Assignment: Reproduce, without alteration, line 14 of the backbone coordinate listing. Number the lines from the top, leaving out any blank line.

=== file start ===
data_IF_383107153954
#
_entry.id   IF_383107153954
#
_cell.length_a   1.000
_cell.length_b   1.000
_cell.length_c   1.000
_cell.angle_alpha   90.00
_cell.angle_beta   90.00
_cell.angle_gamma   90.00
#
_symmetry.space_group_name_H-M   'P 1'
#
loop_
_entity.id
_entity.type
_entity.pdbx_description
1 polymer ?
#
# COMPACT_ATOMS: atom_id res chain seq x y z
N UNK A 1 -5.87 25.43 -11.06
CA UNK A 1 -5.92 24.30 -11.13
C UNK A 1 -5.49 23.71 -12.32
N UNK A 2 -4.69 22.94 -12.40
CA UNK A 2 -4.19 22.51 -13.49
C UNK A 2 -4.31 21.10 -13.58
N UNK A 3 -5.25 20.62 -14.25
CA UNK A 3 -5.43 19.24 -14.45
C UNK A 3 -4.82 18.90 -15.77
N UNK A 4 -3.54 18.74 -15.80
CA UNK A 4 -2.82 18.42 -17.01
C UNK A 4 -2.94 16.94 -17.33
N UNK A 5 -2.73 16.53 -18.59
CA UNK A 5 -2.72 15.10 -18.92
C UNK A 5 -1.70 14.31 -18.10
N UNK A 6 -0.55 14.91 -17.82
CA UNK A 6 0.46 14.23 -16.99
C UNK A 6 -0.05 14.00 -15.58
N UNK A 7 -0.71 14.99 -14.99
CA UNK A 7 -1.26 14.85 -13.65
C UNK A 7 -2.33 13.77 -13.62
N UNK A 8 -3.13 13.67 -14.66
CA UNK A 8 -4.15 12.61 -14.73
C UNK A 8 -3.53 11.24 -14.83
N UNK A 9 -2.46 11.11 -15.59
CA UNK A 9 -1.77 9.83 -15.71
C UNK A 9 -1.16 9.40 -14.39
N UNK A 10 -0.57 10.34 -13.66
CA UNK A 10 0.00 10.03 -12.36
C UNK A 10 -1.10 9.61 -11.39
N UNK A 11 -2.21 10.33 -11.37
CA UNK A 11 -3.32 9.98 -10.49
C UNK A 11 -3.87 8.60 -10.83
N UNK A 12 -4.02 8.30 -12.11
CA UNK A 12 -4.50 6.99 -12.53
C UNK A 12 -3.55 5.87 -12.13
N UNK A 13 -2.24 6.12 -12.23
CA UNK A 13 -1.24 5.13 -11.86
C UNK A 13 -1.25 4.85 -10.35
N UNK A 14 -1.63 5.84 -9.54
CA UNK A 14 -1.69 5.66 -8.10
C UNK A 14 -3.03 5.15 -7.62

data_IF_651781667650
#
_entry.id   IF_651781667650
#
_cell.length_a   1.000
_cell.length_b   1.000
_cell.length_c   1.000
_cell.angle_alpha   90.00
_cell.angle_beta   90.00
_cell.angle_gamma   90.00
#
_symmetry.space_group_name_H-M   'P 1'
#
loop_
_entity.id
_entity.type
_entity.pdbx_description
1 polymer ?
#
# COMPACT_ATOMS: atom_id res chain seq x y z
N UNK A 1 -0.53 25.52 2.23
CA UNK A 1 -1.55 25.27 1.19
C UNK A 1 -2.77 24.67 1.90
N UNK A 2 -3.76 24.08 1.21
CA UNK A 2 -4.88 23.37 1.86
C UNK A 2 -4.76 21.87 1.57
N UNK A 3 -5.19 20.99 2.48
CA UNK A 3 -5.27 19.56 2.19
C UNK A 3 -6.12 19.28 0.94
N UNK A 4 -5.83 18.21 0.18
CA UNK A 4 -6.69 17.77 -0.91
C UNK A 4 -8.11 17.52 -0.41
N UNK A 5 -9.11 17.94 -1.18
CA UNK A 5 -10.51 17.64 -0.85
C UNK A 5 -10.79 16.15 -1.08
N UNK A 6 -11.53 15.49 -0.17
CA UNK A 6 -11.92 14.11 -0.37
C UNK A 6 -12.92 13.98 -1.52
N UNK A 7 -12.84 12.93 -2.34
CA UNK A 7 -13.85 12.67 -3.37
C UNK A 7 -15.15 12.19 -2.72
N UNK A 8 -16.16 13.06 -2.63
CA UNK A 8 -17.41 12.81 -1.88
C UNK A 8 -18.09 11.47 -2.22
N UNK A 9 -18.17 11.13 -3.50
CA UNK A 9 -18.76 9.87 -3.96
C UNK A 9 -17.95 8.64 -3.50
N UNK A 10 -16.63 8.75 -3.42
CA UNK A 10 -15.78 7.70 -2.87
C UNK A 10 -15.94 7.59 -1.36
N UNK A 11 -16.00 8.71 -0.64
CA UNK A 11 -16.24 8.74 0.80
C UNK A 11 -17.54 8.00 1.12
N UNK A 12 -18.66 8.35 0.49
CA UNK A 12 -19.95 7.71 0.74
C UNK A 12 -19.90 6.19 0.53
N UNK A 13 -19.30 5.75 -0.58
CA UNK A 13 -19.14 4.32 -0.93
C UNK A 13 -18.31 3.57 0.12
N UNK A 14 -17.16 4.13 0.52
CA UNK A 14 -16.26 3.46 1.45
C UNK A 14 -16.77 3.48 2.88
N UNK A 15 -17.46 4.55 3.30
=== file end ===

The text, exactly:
loop_